On direct examination the child testified that when she was with defendant she was "scared"; that on some portion of the trip she had tears in her eyes. With reference to this portion of her testimony, the questions and answers on cross-examination were as follows:
"Q. What made you have those tears? A. I don't know.
"Q. The man hadn't hurt you any? A. No.
"Q. He didn't make you scared, did he? A. No.
"Q. Did he scare you at any time while you were with him, Ann? A. No.
"Q. You don't know why you had those tears on your cheeks then, do you? A. No.
* * * * * *
"Q. The laundry was on your way home, wasn't it? A. Yes.
"Q. And he took you up to the laundry and you went on home from there? A. Yes.
"Q. And when was the first time you had tears on your cheeks? Do you remember? A. I don't remember.
"Q. Was it when you got to the laundry? A. I don't remember.
"Q. Did you have tears on your cheeks after you got home? A. I was crying then.
"Q. When? A. When I got home.
"Q. Were you crying when you were over by the laundry? A. I don't think so.
"Q. What made you cry, Ann? A. I don't know.
"Q. Were you afraid of this man? A. No.
"Q. What made you cry then? Can you tell us? If he didn't hurt you and if you were not afraid of him, why did you cry? A. I don't know.
"Q. He didn't frighten you in any way, did he, Ann? A. No."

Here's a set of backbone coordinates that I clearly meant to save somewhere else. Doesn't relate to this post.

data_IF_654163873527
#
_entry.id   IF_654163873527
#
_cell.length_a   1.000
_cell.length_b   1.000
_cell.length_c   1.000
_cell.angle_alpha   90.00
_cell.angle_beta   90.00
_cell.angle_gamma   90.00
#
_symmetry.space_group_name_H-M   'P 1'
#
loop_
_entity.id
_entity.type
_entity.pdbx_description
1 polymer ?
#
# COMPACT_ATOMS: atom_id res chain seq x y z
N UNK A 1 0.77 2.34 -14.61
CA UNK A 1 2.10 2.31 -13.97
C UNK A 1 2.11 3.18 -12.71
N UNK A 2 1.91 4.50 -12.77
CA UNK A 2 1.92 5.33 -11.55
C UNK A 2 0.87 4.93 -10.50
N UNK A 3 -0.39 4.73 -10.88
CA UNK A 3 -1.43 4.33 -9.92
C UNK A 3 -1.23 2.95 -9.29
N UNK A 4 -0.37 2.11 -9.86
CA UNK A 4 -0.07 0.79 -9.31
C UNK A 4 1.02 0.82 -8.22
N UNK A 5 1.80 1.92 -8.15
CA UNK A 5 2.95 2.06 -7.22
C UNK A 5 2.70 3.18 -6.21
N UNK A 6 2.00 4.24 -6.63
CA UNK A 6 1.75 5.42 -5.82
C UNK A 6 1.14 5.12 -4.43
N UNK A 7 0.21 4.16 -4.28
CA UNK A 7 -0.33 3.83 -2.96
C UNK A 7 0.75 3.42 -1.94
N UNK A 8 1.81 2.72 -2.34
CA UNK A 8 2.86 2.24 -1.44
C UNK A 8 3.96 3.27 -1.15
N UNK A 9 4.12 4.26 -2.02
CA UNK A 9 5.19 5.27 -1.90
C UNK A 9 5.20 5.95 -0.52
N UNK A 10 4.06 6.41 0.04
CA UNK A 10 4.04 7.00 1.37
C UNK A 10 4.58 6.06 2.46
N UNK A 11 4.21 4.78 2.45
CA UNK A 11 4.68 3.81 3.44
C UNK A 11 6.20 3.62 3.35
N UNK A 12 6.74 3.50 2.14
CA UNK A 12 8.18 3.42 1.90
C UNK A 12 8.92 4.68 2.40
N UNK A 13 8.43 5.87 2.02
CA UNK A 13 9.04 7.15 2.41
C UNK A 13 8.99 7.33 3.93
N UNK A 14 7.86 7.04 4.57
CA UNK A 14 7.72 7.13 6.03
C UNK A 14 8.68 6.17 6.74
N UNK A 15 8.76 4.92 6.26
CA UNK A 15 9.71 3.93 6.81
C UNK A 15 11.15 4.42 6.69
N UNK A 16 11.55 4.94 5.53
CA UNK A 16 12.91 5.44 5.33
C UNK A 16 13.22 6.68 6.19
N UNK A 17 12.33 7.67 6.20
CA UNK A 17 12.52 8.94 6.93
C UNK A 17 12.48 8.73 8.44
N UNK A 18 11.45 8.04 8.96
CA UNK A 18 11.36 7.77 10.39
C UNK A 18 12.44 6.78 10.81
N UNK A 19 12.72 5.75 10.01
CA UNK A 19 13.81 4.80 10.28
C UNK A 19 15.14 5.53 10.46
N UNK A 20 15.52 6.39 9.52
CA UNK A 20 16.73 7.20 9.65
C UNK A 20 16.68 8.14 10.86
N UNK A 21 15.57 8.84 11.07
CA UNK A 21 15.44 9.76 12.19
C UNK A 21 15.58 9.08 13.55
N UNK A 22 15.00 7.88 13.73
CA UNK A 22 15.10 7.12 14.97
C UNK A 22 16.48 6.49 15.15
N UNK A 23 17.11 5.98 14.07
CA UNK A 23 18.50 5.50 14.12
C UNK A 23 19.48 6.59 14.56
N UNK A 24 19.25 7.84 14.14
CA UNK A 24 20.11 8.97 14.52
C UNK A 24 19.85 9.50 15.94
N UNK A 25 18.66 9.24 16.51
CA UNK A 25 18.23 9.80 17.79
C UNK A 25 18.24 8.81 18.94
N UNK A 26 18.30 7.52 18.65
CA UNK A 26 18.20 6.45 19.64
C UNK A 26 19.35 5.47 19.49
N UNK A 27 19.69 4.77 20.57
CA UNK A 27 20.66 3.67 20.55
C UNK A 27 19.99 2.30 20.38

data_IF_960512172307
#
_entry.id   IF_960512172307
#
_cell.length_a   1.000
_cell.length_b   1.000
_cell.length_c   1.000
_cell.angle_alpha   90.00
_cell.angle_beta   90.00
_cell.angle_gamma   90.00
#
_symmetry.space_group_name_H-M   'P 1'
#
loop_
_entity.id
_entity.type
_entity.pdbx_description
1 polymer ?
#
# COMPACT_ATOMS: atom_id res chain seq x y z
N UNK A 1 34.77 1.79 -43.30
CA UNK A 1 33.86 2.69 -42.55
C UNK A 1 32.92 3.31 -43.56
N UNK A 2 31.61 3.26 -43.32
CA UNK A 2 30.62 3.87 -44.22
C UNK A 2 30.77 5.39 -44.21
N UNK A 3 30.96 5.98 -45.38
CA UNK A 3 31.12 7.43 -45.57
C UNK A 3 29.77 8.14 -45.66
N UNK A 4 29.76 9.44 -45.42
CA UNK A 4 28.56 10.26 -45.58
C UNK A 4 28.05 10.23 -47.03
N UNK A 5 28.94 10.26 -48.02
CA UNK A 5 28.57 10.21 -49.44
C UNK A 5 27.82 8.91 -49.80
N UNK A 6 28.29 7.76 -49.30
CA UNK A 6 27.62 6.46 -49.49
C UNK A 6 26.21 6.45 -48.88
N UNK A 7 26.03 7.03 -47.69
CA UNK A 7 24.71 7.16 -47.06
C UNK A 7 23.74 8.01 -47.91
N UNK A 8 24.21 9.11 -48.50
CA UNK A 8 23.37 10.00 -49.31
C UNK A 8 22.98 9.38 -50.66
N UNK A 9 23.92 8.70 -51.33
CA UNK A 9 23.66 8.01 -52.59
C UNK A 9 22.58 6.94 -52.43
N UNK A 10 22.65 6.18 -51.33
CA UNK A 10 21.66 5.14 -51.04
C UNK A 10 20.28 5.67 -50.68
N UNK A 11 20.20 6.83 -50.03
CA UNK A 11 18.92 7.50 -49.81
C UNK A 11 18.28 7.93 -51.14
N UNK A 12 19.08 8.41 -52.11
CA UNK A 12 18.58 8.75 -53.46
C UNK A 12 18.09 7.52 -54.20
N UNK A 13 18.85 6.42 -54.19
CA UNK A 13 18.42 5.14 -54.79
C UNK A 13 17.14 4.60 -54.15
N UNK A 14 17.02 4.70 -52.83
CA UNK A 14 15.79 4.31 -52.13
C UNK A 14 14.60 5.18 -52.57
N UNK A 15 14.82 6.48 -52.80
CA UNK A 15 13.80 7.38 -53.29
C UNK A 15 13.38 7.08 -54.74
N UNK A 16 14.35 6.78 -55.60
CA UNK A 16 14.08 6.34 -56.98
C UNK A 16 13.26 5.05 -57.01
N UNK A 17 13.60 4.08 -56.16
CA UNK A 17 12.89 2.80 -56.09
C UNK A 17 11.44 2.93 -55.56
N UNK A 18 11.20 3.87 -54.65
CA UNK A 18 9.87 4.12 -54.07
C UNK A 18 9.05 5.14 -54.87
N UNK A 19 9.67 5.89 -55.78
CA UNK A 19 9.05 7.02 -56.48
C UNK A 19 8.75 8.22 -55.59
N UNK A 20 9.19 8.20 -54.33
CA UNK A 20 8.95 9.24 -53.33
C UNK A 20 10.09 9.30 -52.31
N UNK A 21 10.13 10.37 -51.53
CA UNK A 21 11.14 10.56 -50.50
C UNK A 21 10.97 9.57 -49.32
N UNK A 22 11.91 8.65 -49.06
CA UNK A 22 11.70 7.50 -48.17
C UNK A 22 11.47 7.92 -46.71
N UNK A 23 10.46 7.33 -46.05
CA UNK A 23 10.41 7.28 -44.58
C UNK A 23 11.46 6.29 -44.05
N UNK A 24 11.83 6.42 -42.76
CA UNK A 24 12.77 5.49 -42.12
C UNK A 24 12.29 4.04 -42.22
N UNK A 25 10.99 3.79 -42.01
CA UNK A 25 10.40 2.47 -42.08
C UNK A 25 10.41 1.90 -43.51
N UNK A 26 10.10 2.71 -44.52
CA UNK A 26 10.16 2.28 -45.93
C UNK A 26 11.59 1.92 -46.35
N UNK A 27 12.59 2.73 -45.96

As indicated in the majority opinion, the testimony of the child was not consistent with and was not corroborated by the hearsay testimony that the court admitted, supposedly being statements that the child made shortly after the occurrence. The testimony of Mrs. Bagby was admitted over objection. The hearsay statements of the child's father were not objected to. The hearsay testimony of Mrs. Bagby was admitted on the theory that the child's remarks to her were spontaneous exclamations induced by mental shock or stress or nervous excitement "Which stills the reflective faculties and removes their control, so that the utterance which then occurs is a spontaneous and sincere response to the actual sensations and perceptions already produced by the external shock. Since this utterance is made under the immediate and uncontrolled domination of the senses, rather than reason and reflection, and during the brief period when consideration of self-interest could not have been fully brought to bear, the utterance may be taken as expressing the real belief of the speaker as to the facts just observed by him." Keefe v. State of Arizona, 50 Ariz. 293, 72 P.2d 425, 427. It must be remembered that the father testified that he and his wife had over a period of years constantly instructed the child not to walk with strangers. She undoubtedly knew that she had disobeyed her parents. Her statements to Mrs. Bagby were not voluntary. Mrs. Bagby testified that the child made no statements until she questioned her, and that she had to encourage her to talk. The hearsay statements offered by the father were recitations of statements made by the child three hours after the incident. The father testified that when he first took the child to retrace the route taken she was too confused to be helpful, and that he did not again attempt to have her retrace the route until her confusion had subsided and she was able to orient herself and recall clearly the details of the places walked and things seen. It is more probable to believe that if the child was laboring under any stress or excitement it was induced by her sense of guilt at having disobeyed her parents, for she testified positively that she was not "scared" on the trip and that the defendant had done nothing to induce any fright in her. The child was not suffering from any external or nervous shock induced by any conduct of the defendant. In view of her own testimony with reference to the conduct of the defendant, it is more likely that her nervousness and state of agitation were induced by the cross-examination of her by Mrs. Bagby. This six-year-old child found herself in a squall of unfounded adult furor and indignation, and responded naturally. I think the hearsay testimony should have been excluded. The rule stated in the Keefe case (supra) is applicable to the fact situation here.